Nontraditional Students

Many of the issues discussed in this section of TΦ101 are most appropriate for so called “traditional-aged” students, who are entering college right out of high school, hoping to move through college in four years. Of course, more and college students are “nontraditional” students, which is used to describe students who have at least one of the following characteristics: older than 25, attending school part-time, working full-time, have dependents, are financially independent, delayed college by at least a year, or are a veteran. There are estimates that over 40% of undergraduates are 25 or older, often called "adult learners" in the literature. And nearly three-quarters are nontraditional in the broader sense.

Of course, nontraditional students benefit from the pedagogical techniques that all learners do. But nontraditional students can face some specific challenges. David Scobey, Director of Bringing Theory to Practice, highlights three common experiences among nontraditional students in his article, "College Makes Me Feel Dangerous: On WellBeing and Nontraditional Students:"

 

  • Nontraditional students inhabit many different social roles which bring a kind of social complexity that differs from the traditional student. The competing obligations can make it difficult to succeed in structure designed for full-time, traditionally aged students. 

  • This social complexity can lead to emotional complexity. Nontraditional students can easily feel out of place, recognizing that they are not following the normative path of college immediately following high school.

 

  • Nontraditional students are marginalized in their pursuit of education- from class schedules to financial aid, traditional structures of higher ed can work against nontraditional students sense of belonging as well as providing logistical hurdles to success.

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Vanderbilt has a helpful guide focusing on adult learners called Teaching Adult Undergraduate Students. There are a number of conceptual frameworks that have been developed on adult learning; the most well-known of these are Malcolm Knowles' andragogy and Jack Mezirow's transformational learning.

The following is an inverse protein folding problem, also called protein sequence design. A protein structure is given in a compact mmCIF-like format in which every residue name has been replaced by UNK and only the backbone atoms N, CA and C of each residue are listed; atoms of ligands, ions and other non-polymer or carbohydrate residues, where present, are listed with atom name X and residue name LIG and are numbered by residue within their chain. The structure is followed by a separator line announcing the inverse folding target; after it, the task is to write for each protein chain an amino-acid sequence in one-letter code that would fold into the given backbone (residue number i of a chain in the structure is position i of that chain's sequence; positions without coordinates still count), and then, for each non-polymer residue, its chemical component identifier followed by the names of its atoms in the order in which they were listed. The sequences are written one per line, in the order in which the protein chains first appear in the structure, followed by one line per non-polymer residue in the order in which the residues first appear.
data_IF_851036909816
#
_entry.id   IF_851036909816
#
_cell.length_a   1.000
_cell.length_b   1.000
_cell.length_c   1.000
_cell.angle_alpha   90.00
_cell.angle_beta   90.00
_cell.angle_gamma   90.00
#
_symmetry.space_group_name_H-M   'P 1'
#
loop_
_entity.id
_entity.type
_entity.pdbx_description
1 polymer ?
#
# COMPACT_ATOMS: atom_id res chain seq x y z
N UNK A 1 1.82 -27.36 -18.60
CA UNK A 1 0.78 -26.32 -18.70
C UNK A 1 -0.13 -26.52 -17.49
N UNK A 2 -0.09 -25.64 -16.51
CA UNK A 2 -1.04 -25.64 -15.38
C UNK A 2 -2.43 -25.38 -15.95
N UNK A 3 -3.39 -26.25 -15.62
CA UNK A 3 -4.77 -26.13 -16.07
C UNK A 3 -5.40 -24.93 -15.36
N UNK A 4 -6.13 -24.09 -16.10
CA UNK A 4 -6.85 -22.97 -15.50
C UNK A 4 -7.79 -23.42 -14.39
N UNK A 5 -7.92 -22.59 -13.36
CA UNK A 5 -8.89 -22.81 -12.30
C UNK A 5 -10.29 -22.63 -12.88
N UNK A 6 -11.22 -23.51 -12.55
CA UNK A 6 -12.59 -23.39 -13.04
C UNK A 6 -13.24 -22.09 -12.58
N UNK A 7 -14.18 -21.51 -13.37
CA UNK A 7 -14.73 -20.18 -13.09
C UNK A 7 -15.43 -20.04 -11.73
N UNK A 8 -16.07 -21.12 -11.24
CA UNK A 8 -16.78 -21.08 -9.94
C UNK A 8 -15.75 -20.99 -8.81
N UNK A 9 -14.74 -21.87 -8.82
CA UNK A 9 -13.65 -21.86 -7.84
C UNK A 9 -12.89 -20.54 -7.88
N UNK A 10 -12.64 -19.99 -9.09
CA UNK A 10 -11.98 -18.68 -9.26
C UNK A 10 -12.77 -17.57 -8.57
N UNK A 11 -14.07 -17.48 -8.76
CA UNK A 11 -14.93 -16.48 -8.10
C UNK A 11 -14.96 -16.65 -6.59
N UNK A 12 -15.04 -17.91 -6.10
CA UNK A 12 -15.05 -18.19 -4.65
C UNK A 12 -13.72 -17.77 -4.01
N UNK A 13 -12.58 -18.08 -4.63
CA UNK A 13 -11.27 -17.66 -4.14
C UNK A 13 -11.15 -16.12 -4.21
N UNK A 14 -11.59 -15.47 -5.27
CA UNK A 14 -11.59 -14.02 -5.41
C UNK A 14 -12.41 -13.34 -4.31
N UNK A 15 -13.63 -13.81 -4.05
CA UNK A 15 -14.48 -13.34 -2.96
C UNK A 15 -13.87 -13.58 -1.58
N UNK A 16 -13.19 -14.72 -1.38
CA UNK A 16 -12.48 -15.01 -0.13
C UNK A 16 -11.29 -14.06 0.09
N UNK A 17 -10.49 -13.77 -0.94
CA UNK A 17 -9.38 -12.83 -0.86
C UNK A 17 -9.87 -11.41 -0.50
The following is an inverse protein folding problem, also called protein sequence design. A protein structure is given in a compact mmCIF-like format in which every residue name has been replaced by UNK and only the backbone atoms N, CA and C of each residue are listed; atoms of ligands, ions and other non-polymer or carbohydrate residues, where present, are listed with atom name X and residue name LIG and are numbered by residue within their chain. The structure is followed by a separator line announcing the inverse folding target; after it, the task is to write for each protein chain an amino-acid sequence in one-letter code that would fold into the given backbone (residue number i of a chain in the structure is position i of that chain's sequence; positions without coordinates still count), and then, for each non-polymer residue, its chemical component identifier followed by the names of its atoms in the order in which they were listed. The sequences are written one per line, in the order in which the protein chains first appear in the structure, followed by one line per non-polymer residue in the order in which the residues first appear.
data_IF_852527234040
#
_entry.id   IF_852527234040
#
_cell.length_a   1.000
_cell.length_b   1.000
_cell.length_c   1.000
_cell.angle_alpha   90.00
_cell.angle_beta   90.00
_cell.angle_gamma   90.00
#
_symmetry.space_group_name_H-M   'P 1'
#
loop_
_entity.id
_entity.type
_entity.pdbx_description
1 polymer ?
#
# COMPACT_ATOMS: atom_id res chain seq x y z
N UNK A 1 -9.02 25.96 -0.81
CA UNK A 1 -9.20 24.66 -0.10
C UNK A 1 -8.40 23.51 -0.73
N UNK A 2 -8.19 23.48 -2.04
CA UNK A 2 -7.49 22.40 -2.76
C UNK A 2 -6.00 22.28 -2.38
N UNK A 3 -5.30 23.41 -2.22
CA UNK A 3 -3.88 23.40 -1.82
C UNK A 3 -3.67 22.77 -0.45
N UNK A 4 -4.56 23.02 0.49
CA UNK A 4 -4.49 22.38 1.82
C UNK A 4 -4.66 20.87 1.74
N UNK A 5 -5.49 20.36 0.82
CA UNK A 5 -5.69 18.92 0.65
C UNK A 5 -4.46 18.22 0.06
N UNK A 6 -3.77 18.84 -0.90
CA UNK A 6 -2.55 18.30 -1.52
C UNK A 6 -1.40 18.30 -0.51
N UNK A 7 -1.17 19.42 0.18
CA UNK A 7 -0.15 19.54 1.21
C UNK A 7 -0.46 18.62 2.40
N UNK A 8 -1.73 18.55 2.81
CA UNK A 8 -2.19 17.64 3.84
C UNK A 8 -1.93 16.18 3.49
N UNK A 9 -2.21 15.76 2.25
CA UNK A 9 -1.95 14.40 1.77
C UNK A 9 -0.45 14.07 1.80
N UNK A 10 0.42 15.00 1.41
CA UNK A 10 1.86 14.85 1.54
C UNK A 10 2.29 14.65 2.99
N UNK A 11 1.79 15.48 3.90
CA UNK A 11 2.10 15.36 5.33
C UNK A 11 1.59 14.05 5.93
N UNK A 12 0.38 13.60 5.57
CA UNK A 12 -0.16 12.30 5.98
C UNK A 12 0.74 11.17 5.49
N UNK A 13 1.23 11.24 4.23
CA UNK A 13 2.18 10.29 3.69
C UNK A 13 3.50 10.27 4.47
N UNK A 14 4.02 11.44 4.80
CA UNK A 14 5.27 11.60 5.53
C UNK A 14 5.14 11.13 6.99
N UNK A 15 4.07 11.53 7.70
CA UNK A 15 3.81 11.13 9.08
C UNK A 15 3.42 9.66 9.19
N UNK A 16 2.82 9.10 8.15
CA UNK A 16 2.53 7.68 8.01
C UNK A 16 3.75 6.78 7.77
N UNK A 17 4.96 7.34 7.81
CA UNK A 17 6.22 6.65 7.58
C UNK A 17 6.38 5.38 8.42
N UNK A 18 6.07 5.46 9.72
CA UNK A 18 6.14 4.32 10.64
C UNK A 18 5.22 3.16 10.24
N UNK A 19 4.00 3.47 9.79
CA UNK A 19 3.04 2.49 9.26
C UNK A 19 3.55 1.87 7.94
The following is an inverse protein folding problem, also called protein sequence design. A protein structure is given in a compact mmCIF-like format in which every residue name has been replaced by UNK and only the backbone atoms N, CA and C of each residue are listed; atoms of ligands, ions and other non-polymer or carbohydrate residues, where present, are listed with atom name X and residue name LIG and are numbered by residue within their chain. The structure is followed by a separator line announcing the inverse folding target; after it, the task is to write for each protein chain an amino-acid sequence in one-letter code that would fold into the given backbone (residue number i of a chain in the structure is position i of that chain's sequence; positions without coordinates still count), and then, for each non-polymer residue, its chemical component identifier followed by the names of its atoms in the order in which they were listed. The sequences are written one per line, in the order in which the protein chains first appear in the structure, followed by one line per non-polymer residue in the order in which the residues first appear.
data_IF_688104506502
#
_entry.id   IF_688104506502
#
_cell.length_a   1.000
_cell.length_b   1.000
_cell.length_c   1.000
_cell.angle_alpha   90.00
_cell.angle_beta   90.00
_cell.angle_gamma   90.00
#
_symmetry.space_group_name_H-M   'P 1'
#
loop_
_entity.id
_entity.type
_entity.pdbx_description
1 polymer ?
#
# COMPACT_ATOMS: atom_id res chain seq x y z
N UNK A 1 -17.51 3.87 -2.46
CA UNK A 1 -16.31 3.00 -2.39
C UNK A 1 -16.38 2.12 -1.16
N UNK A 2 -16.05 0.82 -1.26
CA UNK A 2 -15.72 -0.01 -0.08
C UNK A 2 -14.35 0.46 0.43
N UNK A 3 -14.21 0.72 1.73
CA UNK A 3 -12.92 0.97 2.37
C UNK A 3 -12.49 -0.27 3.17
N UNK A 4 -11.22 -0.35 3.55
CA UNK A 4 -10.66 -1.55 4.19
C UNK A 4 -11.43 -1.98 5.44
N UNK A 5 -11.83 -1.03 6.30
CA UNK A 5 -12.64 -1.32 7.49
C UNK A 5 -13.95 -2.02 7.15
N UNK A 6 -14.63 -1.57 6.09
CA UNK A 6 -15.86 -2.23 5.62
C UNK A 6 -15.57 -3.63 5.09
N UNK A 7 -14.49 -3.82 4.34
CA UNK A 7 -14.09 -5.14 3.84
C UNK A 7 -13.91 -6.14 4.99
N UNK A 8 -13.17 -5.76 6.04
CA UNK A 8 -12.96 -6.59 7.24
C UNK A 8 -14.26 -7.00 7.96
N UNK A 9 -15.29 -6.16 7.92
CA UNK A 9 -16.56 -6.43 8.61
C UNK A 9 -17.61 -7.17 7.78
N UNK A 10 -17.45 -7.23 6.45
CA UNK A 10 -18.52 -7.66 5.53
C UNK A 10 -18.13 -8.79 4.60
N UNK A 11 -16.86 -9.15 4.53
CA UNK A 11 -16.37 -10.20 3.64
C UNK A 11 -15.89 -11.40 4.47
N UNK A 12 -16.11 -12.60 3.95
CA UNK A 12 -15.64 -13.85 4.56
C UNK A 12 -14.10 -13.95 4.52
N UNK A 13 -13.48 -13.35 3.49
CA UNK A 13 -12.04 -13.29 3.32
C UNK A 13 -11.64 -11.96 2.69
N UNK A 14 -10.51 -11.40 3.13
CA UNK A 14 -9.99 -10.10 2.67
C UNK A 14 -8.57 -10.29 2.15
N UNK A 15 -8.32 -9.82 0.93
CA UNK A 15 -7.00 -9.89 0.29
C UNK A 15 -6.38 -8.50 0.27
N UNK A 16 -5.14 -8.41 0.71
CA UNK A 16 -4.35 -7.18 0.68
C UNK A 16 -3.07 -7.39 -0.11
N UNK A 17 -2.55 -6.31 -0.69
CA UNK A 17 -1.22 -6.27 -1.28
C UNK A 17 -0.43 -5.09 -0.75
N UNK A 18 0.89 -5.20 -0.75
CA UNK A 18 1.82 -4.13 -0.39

Resources:

Davis, Barbara Gross, Tools for Teaching. San Francisco: Jossey-Bass, 2009, section 7 (85).  As usual Davis has a wise perspective, also based in the research.

Erisman, Wendy and Steele, Patricia, Adult College Completion in the 21st Century: What We Know and What We Don't (June 18, 2015). Available at SSRN: https://ssrn.com/abstract=2622629 or http://dx.doi.org/10.2139/ssrn.2622629.

Knowles, Malcolm S. 1980. The Modern Practice of Adult Education: From Pedagogy to Andragogy. 2nd ed. New York: Cambridge Books.

MacDonald, Kris. "A Review of the Literature: The Needs of Nontraditional Students in Postsecondary Education," Strategic Enrollment Management Quarterly, January 2018.  https://onlinelibrary.wiley.com/doi/full/10.1002/sem3.20115

Mezirow, Jack D., and Associates. 2000. Learning as Transformation: Critical Perspectives on a Theory in Progress. San Francisco: Jossey-Bass.

Scobey, David. "College Makes Me Feel Dangerous: On WellBeing and Nontraditional Students." In Harward, Donald W., ed. Well-Being and Higher Education: A Strategy for Change and the Realization of Education's Greater Purposes. Washington, DC, USA: Bringing Theory to Practice, 2016.

 

Author: Emily Esch